To understand the future of virtual reality (VR), take a close look at Walmart. On September 20, Walmart announced it will ship 17,000 Oculus Go VR headsets to all its North American stores to give more than 1 million employees access to virtual reality training.
The news marks an expansion of a training program in which Walmart has used VR headsets at its U.S. Academies to help new employees learn what it’s like to work in a Walmart store, including how to handle surging Black Friday crowds. Walmart has worked with training company STRIVR to develop the curriculum using STRIVR’s VR training platform and will continue to do so.
Andy Trainor, Walmart’s senior director of Walmart U.S. Academies, said, “The great thing about VR is its ability to make learning experiential. When you watch a module through the headset, your brain feels like you actually experienced a situation. We’ve also seen that VR training boosts confidence and retention while improving test scores 10 to 15 percent – even those associates who simply watched others experience the training saw the same retention boosts.”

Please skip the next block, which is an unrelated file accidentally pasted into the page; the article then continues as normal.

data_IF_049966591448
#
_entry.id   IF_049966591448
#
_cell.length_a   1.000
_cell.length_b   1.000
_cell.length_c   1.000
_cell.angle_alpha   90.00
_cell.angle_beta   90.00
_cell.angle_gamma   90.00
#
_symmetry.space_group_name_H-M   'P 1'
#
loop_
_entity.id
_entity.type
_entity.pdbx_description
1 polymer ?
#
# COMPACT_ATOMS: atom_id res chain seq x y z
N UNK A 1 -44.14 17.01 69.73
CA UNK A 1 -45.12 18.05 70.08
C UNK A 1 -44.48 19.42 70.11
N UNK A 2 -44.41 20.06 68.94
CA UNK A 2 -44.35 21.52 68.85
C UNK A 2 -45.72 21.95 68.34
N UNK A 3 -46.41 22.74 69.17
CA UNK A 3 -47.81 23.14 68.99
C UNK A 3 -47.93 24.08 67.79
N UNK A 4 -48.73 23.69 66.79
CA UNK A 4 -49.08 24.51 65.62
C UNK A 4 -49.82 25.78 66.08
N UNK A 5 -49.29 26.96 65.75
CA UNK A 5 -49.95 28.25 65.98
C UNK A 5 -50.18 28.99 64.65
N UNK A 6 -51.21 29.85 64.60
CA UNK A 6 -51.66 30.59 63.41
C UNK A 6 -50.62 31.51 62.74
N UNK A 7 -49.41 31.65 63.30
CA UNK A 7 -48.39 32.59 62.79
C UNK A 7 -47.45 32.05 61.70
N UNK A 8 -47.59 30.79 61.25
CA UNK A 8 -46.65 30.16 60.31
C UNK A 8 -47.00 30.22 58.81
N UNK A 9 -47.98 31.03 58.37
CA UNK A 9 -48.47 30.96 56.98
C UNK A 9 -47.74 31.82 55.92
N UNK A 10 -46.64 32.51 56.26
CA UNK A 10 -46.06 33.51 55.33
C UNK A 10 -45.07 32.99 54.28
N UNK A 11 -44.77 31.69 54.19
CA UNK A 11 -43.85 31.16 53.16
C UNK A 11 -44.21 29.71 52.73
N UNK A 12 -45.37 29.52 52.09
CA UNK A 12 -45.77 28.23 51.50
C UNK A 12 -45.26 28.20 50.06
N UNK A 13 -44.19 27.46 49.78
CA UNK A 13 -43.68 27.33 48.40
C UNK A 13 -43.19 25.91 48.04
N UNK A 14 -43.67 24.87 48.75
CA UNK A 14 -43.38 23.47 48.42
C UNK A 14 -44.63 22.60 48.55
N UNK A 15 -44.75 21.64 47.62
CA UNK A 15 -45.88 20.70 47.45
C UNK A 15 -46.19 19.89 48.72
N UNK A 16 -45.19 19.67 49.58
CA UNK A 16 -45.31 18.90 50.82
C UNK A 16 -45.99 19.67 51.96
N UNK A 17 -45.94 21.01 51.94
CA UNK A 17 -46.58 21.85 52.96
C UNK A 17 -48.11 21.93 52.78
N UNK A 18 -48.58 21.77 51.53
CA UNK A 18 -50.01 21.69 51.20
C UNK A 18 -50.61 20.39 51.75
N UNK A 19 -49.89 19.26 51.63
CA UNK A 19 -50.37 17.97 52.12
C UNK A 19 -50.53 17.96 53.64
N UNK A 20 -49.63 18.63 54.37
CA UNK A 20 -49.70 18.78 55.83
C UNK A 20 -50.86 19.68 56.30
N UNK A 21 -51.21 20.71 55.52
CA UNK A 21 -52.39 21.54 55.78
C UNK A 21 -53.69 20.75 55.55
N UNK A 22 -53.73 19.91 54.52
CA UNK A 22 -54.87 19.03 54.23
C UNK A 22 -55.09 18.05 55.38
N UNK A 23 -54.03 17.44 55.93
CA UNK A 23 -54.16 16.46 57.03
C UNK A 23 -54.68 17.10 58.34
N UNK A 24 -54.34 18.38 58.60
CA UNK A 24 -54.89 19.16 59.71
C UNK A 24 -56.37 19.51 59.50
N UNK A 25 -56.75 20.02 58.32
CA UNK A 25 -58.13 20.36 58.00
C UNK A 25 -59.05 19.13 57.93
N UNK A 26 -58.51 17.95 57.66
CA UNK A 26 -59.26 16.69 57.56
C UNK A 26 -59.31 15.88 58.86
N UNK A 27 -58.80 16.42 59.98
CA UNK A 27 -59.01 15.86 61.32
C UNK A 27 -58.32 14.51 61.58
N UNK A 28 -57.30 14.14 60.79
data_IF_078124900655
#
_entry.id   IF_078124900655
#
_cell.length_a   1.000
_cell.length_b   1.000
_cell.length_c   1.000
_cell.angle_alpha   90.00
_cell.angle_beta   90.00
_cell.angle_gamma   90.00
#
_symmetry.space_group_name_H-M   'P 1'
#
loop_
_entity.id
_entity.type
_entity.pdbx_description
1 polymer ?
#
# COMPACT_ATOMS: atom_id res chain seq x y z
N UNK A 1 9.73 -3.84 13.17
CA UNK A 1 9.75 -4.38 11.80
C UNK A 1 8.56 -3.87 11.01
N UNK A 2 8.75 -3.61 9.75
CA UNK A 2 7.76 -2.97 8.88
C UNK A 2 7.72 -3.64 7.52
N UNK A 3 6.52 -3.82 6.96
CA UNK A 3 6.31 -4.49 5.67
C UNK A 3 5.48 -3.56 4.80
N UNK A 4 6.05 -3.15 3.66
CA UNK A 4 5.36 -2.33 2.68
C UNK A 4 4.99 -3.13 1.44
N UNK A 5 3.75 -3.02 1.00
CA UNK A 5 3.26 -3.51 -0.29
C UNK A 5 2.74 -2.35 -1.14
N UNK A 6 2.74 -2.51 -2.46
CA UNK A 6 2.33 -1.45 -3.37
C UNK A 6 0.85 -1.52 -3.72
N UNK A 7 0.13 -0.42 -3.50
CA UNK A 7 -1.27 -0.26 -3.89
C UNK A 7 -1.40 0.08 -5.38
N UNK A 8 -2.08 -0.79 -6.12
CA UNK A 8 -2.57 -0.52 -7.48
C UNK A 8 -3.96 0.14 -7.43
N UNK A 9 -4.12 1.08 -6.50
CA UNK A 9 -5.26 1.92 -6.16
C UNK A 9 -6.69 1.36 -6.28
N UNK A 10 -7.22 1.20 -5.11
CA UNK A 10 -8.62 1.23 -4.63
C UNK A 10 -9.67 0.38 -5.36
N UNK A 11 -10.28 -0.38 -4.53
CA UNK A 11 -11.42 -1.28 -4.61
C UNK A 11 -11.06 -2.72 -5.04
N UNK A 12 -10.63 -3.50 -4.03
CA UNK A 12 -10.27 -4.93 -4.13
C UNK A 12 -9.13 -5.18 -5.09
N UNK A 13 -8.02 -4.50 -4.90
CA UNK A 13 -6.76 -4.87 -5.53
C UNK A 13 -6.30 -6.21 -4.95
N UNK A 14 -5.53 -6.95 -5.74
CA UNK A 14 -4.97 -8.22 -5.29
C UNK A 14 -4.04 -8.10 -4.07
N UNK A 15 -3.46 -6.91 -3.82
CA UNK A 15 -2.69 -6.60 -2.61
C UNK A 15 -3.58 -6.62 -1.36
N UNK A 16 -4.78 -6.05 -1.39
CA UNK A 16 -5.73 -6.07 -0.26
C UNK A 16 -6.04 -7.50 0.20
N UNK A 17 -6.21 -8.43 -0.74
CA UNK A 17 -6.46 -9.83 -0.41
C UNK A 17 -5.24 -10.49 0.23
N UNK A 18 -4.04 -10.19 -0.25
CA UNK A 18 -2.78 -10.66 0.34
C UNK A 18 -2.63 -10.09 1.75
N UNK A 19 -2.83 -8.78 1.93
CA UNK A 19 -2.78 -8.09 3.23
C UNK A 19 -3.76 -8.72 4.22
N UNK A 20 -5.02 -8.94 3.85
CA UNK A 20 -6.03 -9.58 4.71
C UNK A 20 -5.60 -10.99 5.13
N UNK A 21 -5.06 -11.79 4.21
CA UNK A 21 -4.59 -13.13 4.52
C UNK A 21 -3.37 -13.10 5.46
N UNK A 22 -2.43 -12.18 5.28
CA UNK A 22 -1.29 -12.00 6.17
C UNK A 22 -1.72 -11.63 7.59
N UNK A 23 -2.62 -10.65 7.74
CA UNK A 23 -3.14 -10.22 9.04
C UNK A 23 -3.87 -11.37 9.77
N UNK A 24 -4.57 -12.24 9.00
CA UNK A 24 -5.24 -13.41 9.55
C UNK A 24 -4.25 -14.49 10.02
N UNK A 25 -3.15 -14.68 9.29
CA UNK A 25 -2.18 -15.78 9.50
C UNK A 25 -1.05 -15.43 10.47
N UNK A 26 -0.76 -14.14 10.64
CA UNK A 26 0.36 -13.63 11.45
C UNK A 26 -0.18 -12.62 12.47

Walmart’s use of VR meets four essential requirements for VR to take hold, namely:
1) An Addressable Market
Corporate training is a priority. According to separate research from Deloitte and Gallup, 84 percent of executives and 87 percent of millennials believe that learning and development is important. In 2017, corporations spent an estimated $360 billion on employee training around the world. On average, companies spent $1,075 per learner in 2017, with manufacturers spending $1,217 per learner, followed by services organizations ($1,157), according to the 2017 Training Industry Report. Employees received 47.6 hours of training per year, nearly 4 hours more than in 2016. It behooves corporations to maximize the efficiency of that spend.
2) A Compelling Reason to Use VR
Corporate training also leaves a lot to be desired. According to the Deloitte 2016 Global Human Capital Trends Report, only 37 percent of executives believe learning and development is effective; and 40 percent of employees believe they are not trained to do Continue reading